Just as harnesses are not one-size-fits-all, neither are fall protection solutions. In some situations, a scaffold is going to be your best solution to work at heights. If so, you’ll probably be able to equip them with rails, making your fall protection much easier to address. Other times, scaffolds will be infeasible and you’ll find yourself on a lift. Depending on the type of lift, you may or may not need to wear a harness and a lanyard (and properly tie off). Still other times, you’ll need to use a ladder, at which point the requirements for fall protection become trickier. In the end, thinking that a ladder is going to suffice no matter what situation you’re in (or a lift, or a scaffold, or any other means of elevation) is only asking for problems. Evaluate your situation carefully and determine the right piece of equipment suitable for the task in that location.
7. Use Ladders Properly
Don’t just assume because you have a ladder at home, you know what you’re doing. In fact, the safest way to live on this planet is to always assume you don’t know what you’re doing. In most cases, you’re going to be right! Ladders lie at the source of many industrial and workplace accidents simply because we take their use for granted. Ladders are familiar. You use them to hang your Christmas lights, paint the living room, change that annoying hard to reach high-hat bulb, and clean your gutters. We use them so often that we must know what we’re doing because we’ve never gotten hurt before! Well, except for that one time you closed the A-frame on your hand or that time, the ladder slipped out from under you or that time you had a tool on top of that ladder that fell onto you or that time….well, never mind. Ladders are dangerous. When improperly used, they’re REALLY dangerous. First, make sure that ladders are the best way to do what you’re doing, then make sure your employees know how to properly use them. 3’ extension, 4:1 ratio, 3 points of contact, and secured. If you don’t know what that refers to, you may not know how to use an extension ladder properly. You know that sticker on a step ladder that says, "Don’t stand on this step or above."? If you think that means you can step there but no higher, you might not know how to use a step-ladder. Provide your employees with proper training so that they use the tools they are being given the right way.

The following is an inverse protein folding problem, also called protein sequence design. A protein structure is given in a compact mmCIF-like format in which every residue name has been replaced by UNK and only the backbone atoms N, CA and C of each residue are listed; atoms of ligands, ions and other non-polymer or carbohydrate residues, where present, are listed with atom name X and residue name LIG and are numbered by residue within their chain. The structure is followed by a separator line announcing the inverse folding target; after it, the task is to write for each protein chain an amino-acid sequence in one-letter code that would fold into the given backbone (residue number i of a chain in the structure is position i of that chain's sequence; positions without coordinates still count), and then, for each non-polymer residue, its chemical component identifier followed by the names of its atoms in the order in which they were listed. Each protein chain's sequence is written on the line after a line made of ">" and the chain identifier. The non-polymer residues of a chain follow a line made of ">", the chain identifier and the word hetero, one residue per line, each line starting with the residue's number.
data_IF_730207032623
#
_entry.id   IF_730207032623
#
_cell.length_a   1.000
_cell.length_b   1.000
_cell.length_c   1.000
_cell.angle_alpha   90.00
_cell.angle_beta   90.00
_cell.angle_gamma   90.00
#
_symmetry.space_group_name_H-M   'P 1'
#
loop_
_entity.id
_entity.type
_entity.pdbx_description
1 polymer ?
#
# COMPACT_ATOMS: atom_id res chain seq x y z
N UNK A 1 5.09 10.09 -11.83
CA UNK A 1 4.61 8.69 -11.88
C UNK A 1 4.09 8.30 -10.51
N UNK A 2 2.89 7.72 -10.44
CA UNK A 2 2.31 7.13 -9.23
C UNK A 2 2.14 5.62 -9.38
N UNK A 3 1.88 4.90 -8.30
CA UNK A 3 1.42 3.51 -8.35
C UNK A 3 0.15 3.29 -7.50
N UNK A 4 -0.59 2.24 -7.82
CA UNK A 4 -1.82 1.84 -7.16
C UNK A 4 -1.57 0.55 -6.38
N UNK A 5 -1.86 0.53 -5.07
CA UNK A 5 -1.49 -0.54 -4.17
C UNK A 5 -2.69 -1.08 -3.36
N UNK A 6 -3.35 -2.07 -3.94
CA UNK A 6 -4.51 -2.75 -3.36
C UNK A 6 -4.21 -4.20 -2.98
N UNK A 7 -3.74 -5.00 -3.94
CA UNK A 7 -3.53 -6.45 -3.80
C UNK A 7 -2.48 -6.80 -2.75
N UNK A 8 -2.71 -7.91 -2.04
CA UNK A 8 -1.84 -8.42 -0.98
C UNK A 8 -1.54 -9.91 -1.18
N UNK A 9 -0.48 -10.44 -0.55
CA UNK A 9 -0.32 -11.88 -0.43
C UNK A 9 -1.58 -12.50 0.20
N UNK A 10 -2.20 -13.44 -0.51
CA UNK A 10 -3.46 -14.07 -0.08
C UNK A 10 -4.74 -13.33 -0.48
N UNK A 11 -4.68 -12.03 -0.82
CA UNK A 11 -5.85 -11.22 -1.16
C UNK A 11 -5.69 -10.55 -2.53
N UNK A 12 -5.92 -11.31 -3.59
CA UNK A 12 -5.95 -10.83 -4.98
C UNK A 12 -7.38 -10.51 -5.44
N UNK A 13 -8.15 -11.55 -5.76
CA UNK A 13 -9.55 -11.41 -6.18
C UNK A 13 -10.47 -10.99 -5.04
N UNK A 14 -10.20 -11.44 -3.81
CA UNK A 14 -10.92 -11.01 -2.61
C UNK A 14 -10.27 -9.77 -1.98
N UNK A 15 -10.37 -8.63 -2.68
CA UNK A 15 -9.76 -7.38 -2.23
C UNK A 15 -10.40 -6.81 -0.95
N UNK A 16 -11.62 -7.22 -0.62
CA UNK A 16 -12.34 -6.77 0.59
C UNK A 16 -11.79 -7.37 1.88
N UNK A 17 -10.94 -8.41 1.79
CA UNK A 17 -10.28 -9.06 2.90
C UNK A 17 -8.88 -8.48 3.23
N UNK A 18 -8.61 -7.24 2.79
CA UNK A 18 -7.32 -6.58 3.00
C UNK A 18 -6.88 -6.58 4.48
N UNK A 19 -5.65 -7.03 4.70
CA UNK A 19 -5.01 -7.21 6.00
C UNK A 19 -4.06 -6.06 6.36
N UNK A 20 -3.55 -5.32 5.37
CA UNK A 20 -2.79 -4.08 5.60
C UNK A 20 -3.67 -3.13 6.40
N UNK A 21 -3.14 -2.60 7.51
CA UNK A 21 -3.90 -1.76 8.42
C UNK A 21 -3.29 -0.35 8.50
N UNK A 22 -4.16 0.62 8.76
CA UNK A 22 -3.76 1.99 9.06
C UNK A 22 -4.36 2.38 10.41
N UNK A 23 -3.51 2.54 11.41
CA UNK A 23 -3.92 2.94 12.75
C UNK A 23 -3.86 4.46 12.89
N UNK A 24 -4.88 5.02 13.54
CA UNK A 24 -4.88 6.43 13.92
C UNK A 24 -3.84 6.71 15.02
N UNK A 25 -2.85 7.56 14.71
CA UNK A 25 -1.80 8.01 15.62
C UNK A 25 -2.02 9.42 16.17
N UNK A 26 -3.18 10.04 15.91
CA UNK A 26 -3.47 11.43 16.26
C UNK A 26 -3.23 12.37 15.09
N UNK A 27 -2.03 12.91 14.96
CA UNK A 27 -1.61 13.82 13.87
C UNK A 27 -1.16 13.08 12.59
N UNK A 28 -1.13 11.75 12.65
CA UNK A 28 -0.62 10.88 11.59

Also, if you are going to be using a fixed ladder, make sure that it is protected by a ladder safety gate or an offset. Chains are no longer compliant and need to be replaced with one of the aforementioned solutions.
8. Know Your Roofing Regulations